Last Updated 26 Jan 2021

Hiv/Aids and Social Support Essay

Category Disease, Hiv, Self Esteem
Words 1234 (5 pages)
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HIV/AIDS and Social Support Essay The role of social Support in coping in HIV/AIDS As South Africa has a very high rate of HIV infections. The government has increased the availability of antiretrovirals to the individuals who have been diagnosed with this disease. Whereas the availability of the treatment increases there is a great amount of stressors that come with the diagnosis of this virus. Therefor there are other aspects that play a role in the treatment of HIV/AIDS such as environmental factors, stigmazation and social support.

This essay will be discussing the role that social support plays in people with HIV/AIDS, the effects of social support and the theories on social support. This essay will also be discussing the role of social support after an individual has been diagnosed with HIV/AIDS. The related health decline and the stigma attached to this diagnosis. The diagnosis of HIV/AIDS leads to enormous amounts of stress to the individual that has been diagnosed with this chronic illness.

Solomon (1987) as citied in Green (1993) hypnotizes that stress, psychological and social support can influence the pace at which HIV replicates and progresses to AIDS; therefor there is an indirect link between HIV/AIDS and social support. According to Carver (1989) as cited in Koopman, Gore-Felton, Marouf Butler, Field, Gill, Chen, Israelski & Spiegel(2000) the lack of expression of motions, the withdrawal of one’s behaviour and the mental detachment to the world are the three most used coping tactics that are associated with the increasing levels of stress among people living with HIV.

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There are a lot of stigmas associated with HIV such as that it infects only certain kinds of people. Stigma refers to be bias, negative attitudes, abuse and mistreatment directed at people living with HIV and AIDS. The consequences of stigma are widespread: being rejected by family, friends and even the community. "Stigma remains the single most important barrier to public action. It is a main reason why too many people are afraid to see a doctor to determine whether they have the disease, or to seek treatment if so.

It helps make AIDS the silent killer, because people fear the social disgrace of speaking about it, or taking easily available precautions. Stigma is a chief reason why the AIDS epidemic continues to devastate societies around the world. " (Moon, 2010). HIV/AIDS is a life-threatening illness, and therefore people react to it in strong ways. HIV infection is connected with actions (such as homosexuality, drug addiction, prostitution) that are already stigmatised in many communities many of this stigmatisation is caused by not being informed and the misconceptions that go along with HIV.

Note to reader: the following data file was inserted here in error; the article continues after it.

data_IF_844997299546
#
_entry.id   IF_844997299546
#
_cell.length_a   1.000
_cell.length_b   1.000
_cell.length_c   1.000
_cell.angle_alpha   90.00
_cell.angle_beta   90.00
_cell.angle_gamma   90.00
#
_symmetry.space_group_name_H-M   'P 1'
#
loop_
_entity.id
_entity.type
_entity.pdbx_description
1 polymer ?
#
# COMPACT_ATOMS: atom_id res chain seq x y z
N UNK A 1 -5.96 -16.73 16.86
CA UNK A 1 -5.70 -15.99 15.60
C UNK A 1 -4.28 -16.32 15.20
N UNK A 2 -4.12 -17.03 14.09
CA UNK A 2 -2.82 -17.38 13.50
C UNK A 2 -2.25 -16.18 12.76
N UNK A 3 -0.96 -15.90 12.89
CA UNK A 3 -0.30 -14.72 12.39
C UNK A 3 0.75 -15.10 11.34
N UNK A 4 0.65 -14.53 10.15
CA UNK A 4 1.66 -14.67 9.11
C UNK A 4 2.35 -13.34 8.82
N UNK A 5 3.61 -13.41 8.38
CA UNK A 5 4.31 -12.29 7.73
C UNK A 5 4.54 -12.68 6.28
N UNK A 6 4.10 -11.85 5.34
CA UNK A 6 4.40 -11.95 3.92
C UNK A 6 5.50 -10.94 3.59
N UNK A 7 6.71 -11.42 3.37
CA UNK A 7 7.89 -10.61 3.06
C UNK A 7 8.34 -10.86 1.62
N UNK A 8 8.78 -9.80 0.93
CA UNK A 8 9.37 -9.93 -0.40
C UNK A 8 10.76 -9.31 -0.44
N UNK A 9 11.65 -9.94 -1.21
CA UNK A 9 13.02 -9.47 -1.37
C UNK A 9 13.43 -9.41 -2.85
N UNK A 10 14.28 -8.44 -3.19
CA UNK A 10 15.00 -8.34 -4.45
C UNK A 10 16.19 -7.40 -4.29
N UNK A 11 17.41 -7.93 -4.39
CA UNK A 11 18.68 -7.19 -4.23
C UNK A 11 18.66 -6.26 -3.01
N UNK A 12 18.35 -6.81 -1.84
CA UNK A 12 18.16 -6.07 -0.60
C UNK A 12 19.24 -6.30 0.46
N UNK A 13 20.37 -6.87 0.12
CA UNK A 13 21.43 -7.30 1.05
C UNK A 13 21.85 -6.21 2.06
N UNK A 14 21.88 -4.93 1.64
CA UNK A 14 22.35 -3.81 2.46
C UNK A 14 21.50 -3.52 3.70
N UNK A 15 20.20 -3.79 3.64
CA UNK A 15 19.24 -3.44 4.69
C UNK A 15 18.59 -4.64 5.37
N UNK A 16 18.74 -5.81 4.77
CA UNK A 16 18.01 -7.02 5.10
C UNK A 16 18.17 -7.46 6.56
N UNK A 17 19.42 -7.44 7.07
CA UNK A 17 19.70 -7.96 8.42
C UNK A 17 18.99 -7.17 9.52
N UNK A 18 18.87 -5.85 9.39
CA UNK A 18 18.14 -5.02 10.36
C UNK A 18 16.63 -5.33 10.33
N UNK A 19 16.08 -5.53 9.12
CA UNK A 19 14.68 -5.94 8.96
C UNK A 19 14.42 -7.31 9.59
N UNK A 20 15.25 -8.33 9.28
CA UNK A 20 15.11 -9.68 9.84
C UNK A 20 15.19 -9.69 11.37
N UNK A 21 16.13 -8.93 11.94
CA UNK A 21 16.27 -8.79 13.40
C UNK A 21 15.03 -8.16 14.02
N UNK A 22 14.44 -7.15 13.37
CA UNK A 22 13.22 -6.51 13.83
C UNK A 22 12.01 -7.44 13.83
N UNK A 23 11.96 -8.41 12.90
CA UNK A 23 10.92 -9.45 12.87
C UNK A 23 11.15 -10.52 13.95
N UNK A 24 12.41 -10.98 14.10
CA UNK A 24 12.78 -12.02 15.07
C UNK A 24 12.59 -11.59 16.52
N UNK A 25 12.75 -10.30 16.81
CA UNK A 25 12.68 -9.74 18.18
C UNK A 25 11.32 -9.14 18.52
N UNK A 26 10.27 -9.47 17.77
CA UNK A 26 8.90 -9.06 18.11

The effects of the ARVs may cause individual to change appearance which may lead to discrimination based on appearance. HIV/AIDS is a very stressful life event with due to the diagnosis of the chronic event therefore one needs stable social support. According to Friedland, Renwick and McColl (1996) social support reflects on the following types of supports: The kind of support in which the individual is provided with adequate services and goods and financial stability.

The second support is where the individual who has HIV/AIDS is provided with all the information she needs regarding the condition she has, the third one is emotional support which is according to House (1981) the feeling that the individual is being cared for. Emotional support strengthens the feeling of self-worth and belonging and is also regarded as the most important one in terms of social support. Friedland et al. (1996) suggests that health professionals could meet the needs of people with HIV/AIDS more by developing semi-formal social support so that the burden from friends and family can be decreased.